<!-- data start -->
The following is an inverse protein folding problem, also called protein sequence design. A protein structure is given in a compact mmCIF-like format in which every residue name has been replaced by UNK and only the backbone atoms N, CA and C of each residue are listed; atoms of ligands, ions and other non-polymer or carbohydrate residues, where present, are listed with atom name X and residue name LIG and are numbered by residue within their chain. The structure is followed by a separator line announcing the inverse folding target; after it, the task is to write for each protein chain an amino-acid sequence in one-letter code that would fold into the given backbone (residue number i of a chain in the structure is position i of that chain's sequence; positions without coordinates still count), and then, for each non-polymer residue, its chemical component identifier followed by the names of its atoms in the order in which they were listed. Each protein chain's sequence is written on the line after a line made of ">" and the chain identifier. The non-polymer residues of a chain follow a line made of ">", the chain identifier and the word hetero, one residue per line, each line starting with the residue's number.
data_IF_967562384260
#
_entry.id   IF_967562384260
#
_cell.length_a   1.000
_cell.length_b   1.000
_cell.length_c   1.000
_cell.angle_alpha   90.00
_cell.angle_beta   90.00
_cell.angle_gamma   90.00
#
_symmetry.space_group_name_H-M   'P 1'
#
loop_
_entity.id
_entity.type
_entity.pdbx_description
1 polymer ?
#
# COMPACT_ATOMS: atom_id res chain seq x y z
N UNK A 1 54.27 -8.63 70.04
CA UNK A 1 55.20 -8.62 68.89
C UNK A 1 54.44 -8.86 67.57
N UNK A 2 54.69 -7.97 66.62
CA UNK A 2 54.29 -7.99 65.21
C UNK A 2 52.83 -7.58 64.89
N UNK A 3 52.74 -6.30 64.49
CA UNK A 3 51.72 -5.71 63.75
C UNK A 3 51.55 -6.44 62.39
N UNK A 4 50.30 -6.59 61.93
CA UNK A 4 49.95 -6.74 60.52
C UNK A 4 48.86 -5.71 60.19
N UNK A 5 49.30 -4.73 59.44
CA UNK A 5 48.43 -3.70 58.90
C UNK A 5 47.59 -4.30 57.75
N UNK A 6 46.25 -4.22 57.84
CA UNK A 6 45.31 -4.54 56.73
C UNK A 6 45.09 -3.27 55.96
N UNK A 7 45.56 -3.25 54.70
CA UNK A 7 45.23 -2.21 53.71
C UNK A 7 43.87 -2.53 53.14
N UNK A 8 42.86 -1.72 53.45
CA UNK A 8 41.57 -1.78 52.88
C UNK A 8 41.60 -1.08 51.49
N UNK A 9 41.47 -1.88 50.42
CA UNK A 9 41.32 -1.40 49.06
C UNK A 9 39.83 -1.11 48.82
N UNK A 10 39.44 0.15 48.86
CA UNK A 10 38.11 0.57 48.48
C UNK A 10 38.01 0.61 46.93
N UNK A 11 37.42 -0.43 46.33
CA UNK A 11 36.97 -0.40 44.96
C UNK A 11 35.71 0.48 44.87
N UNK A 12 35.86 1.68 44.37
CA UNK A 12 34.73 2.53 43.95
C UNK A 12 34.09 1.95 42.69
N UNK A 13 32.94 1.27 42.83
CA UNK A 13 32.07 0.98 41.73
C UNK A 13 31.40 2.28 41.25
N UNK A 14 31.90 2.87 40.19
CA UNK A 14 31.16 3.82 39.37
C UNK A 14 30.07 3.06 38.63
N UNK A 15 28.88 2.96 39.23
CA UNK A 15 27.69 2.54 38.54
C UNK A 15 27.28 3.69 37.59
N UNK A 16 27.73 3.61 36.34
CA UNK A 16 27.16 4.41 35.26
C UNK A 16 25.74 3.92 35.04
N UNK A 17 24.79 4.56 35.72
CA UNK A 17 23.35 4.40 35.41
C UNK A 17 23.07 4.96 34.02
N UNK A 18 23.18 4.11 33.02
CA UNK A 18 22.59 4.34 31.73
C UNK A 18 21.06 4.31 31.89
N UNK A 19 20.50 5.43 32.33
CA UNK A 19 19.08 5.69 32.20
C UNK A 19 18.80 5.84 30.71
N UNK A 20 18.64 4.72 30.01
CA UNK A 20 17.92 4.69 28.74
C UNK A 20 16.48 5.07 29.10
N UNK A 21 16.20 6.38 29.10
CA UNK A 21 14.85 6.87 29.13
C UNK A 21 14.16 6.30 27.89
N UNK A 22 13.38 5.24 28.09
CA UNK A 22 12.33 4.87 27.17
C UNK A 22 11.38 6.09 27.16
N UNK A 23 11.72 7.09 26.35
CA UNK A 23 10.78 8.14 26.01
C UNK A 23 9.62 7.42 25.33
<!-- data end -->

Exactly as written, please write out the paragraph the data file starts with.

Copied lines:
The following is an inverse protein folding problem, also called protein sequence design. A protein structure is given in a compact mmCIF-like format in which every residue name has been replaced by UNK and only the backbone atoms N, CA and C of each residue are listed; atoms of ligands, ions and other non-polymer or carbohydrate residues, where present, are listed with atom name X and residue name LIG and are numbered by residue within their chain. The structure is followed by a separator line announcing the inverse folding target; after it, the task is to write for each protein chain an amino-acid sequence in one-letter code that would fold into the given backbone (residue number i of a chain in the structure is position i of that chain's sequence; positions without coordinates still count), and then, for each non-polymer residue, its chemical component identifier followed by the names of its atoms in the order in which they were listed. Each protein chain's sequence is written on the line after a line made of ">" and the chain identifier. The non-polymer residues of a chain follow a line made of ">", the chain identifier and the word hetero, one residue per line, each line starting with the residue's number.